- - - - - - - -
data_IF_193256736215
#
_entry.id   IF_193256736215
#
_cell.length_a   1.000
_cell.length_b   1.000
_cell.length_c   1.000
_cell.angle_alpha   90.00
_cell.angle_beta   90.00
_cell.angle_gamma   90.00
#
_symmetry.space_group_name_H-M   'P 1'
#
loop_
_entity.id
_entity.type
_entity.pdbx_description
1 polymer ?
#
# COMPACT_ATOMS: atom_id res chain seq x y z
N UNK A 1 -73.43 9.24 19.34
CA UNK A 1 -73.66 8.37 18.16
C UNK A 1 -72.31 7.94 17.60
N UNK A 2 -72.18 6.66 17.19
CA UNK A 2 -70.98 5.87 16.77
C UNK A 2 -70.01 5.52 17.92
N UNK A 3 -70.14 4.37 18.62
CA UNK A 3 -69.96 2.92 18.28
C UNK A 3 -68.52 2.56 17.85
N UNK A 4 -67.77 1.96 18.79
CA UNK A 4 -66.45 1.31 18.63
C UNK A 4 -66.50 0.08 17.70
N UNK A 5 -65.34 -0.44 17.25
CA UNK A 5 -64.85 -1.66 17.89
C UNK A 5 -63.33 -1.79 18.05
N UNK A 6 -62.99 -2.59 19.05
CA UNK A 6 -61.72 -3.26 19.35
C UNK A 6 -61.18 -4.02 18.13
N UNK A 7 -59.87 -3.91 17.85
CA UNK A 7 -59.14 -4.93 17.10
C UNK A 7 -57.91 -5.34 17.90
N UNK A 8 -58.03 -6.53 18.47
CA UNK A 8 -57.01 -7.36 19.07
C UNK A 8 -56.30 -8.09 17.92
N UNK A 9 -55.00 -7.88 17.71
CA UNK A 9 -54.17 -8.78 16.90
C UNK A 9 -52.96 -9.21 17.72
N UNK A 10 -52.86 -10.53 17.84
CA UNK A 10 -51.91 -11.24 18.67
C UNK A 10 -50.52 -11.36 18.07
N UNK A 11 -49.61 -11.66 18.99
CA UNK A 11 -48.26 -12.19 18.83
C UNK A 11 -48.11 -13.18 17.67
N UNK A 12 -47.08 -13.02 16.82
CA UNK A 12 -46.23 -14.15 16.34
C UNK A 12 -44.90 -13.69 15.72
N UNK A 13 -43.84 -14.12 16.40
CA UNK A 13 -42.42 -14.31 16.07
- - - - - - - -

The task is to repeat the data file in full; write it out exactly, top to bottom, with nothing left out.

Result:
data_IF_193256736215
#
_entry.id   IF_193256736215
#
_cell.length_a   1.000
_cell.length_b   1.000
_cell.length_c   1.000
_cell.angle_alpha   90.00
_cell.angle_beta   90.00
_cell.angle_gamma   90.00
#
_symmetry.space_group_name_H-M   'P 1'
#
loop_
_entity.id
_entity.type
_entity.pdbx_description
1 polymer ?
#
# COMPACT_ATOMS: atom_id res chain seq x y z
N UNK A 1 -73.43 9.24 19.34
CA UNK A 1 -73.66 8.37 18.16
C UNK A 1 -72.31 7.94 17.60
N UNK A 2 -72.18 6.66 17.19
CA UNK A 2 -70.98 5.87 16.77
C UNK A 2 -70.01 5.52 17.92
N UNK A 3 -70.14 4.37 18.62
CA UNK A 3 -69.96 2.92 18.28
C UNK A 3 -68.52 2.56 17.85
N UNK A 4 -67.77 1.96 18.79
CA UNK A 4 -66.45 1.31 18.63
C UNK A 4 -66.50 0.08 17.70
N UNK A 5 -65.34 -0.44 17.25
CA UNK A 5 -64.85 -1.66 17.89
C UNK A 5 -63.33 -1.79 18.05
N UNK A 6 -62.99 -2.59 19.05
CA UNK A 6 -61.72 -3.26 19.35
C UNK A 6 -61.18 -4.02 18.13
N UNK A 7 -59.87 -3.91 17.85
CA UNK A 7 -59.14 -4.93 17.10
C UNK A 7 -57.91 -5.34 17.90
N UNK A 8 -58.03 -6.53 18.47
CA UNK A 8 -57.01 -7.36 19.07
C UNK A 8 -56.30 -8.09 17.92
N UNK A 9 -55.00 -7.88 17.71
CA UNK A 9 -54.17 -8.78 16.90
C UNK A 9 -52.96 -9.21 17.72
N UNK A 10 -52.86 -10.53 17.84
CA UNK A 10 -51.91 -11.24 18.67
C UNK A 10 -50.52 -11.36 18.07
N UNK A 11 -49.61 -11.66 18.99
CA UNK A 11 -48.26 -12.19 18.83
C UNK A 11 -48.11 -13.18 17.67
N UNK A 12 -47.08 -13.02 16.82
CA UNK A 12 -46.23 -14.15 16.34
C UNK A 12 -44.90 -13.69 15.72
N UNK A 13 -43.84 -14.12 16.40
CA UNK A 13 -42.42 -14.31 16.07